In a number of states, an exemption law explicitly provides that the wage garnishment exemption continues after the wages are deposited into a bank account; and in other states, courts have interpreted the statute to protect deposited wages. All in all, it appears that deposited wages continue to be exempt in at least thirteen jurisdictions: California, Colorado, Connecticut, Florida, Idaho, Iowa, Minnesota, Montana, Nebraska, North Carolina, Oklahoma, Oregon, and Puerto Rico.

This protection is not self-executing, however. The bank does not know the dollar amount of the consumer’s wages that are exempt from seizure, and the consumer must prove this amount. In addition, the exempt portion of wages will be commingled in the account with the non-exempt portion of wages and other non-exempt deposits. Issues will arise as to whether the withdrawals from the account were of exempt or non-exempt funds, affecting the exempt status of funds left in the account. The whole account may be frozen in the interim.

Twelve states follow a third approach to exempt a certain dollar amount in the consumer’s bank account no matter their source (some of these states also allow for wild card exemptions to be applied to funds in a bank account and/or also exempt certain wages in a bank account):

  • Alaska ($2970 if the debtor is not earning regular wages);
  • Arizona ($300);
  • California (as described above, this exemption is explicitly self-enforcing: $1788 and adjusted each year for inflation);
  • Delaware prohibits garnishment of bank accounts;
  • Indiana ($350 to be applied to choses in action, deposit accounts or cash);
  • Massachusetts ($2500);
  • New York (as described above, this exemption is explicitly self-enforcing: $2664–$3600);
  • Ohio ($500);
  • South Carolina ($6325 but only in certain conditions);
  • Vermont ($700);
  • West Virginia ($1100); and
  • Wisconsin ($5000).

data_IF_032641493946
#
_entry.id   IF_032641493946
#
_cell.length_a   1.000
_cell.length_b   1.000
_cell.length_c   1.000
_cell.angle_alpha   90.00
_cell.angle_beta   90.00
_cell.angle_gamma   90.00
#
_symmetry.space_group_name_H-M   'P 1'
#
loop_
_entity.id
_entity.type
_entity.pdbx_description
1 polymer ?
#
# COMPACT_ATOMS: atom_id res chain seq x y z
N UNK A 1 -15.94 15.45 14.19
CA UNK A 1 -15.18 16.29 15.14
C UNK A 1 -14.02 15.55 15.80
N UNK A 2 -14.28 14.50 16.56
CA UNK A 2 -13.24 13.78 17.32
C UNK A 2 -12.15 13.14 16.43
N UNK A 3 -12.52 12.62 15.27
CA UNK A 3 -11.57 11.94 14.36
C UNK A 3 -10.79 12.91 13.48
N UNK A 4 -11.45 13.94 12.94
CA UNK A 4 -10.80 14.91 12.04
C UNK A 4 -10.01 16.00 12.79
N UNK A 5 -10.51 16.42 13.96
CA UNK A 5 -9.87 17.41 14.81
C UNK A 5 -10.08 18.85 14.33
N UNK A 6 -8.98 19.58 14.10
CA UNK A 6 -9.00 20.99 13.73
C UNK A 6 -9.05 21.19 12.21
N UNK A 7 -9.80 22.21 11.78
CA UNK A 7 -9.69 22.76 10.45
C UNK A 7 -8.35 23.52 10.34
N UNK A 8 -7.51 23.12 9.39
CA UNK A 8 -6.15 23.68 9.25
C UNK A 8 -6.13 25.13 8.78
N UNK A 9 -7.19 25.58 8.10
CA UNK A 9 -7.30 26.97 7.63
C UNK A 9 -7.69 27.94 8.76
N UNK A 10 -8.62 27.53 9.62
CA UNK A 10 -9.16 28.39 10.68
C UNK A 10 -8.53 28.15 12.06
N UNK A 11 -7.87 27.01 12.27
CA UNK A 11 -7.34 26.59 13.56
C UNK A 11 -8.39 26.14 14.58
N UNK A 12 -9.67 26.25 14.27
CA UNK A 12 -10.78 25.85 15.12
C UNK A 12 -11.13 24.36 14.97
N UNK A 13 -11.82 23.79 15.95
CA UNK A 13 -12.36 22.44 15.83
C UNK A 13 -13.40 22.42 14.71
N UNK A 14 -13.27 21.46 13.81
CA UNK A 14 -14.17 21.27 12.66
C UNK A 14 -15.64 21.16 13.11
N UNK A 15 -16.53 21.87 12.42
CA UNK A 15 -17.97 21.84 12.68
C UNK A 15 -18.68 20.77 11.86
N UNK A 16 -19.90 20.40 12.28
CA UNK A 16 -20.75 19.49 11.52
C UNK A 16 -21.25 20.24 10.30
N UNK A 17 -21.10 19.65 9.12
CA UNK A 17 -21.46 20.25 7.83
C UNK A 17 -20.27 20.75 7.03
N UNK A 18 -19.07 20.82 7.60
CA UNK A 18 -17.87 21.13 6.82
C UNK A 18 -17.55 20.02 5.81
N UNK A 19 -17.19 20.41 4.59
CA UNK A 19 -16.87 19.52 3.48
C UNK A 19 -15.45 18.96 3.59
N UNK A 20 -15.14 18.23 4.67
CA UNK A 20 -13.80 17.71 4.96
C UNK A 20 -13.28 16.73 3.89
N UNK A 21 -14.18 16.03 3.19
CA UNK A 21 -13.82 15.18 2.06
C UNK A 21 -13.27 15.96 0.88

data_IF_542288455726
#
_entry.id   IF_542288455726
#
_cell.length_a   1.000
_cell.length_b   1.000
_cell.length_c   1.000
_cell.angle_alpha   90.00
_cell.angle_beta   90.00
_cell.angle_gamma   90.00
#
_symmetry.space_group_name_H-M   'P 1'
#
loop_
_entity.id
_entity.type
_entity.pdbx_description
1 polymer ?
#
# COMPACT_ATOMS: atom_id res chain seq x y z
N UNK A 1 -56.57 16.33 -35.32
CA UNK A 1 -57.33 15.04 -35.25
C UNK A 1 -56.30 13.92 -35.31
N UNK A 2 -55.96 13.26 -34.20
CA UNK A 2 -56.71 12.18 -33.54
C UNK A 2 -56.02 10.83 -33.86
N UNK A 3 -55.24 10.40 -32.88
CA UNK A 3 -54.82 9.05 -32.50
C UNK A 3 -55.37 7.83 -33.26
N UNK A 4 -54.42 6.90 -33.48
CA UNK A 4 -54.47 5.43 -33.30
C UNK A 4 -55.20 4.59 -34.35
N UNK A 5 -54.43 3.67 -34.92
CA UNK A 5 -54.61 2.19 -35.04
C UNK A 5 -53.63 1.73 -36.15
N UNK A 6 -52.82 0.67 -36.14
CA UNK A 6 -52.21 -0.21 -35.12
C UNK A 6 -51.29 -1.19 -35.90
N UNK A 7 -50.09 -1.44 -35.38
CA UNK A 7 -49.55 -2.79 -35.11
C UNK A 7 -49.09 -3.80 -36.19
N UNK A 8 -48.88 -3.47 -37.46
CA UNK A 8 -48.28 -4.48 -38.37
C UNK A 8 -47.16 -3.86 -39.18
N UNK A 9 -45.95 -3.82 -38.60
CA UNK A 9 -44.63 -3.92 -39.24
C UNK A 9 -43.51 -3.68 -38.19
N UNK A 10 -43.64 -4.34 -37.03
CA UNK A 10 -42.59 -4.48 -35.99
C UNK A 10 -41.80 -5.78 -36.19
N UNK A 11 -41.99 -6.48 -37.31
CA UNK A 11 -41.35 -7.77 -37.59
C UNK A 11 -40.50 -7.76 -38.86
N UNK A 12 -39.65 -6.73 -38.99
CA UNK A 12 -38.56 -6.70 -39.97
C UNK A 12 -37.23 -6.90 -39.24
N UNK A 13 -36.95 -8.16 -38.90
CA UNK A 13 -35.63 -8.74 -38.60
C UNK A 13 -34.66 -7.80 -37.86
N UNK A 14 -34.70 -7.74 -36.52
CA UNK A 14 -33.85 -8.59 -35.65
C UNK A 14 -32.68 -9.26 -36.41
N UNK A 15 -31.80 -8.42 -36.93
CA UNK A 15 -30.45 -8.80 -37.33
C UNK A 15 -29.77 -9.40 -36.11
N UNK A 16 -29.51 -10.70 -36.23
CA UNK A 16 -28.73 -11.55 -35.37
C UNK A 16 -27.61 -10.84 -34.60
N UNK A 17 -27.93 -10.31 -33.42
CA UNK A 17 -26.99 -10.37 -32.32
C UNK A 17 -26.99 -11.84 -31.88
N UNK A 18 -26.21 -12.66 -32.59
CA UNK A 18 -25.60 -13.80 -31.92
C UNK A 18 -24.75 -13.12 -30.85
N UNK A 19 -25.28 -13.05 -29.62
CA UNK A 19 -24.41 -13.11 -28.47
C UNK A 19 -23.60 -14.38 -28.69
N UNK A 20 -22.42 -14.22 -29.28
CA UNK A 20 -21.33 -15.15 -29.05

Whether such an exemption is self-executing or not will depend on state law and practice.

Practice Tips for Dealing with Bank Account Freezes and Seizures

Tip #1: Where only one of two account holders owes a judgment debt, consider splitting the joint account into two accounts and keeping all of the non-debtor’s funds in the account that is solely in the non-debtor’s name. Paying expenses first from the account that is in the judgment debtor’s name will reduce the balance in that account and minimize the amount that is vulnerable to seizure.

Tip #2: Remove the judgment debtor’s name from any account where the funds really belong to someone else, such as a child or elderly family member. If the owner of the funds needs the judgment debtor to manage the account, use a power of attorney or the account should be clearly designated as a trust.

Tip #3: Place funds on a prepaid card, such as those sold at big box or drug stores, or by opting for wages sent via a payroll card, if available. Funds in an account linked to a prepaid or payroll card may be subject to seizure, but, as a practical matter, judgment creditors are less likely to seize these types of accounts, particularly if the funds are held at a smaller bank. Check the prepaid and payroll card fees and understand how to avoid high fees, especially by using only ATMs in the card’s network. Avoid prepaid cards, debit cards, or “checkless checking” accounts offered by payday lenders and check cashers, which may have high fees or even overdraft fees.

Tip #4: Seizure can be avoided by opting out of direct deposit payments to a bank account and instead receiving paper checks. Paper checks do have a greater risk of theft and loss and will have to be cashed. Avoid expensive check cashers. Look for local stores or friends or relatives to cash a check without high fees. Even if the consumer must pay a fee to cash a check, that may be better than having the check deposited and then seized or frozen in its entirety.

Resources for More Information

Author Name: 
Carolyn Carter
About Author: 

Carolyn Carter is the Deputy Director at NCLC (previously serving as Director of Advocacy). She has specialized in consumer law issues for over thirty years. From 1974 to 1986 she worked for the Legal Aid Society of Cleveland, first as a staff attorney and later as law reform director. From 1986 to 1999 she was co-director of a legal services program in Pennsylvania. She was the 1992 recipient of NCLC’s Vern Countryman Award. She is admitted to the Pennsylvania bar. From 2005 to 2007 she was a member of the Federal Reserve Board’s Consumer Advisory Council. She is a graduate of Brown University and Yale Law School.

She is co-author of NCLC’s Truth in Lending, Unfair and Deceptive Acts and Practices, Collection Actions, and Consumer Warranty Law and is a contributor to a number of other NCLC treatises.

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Thursday, October 29, 2020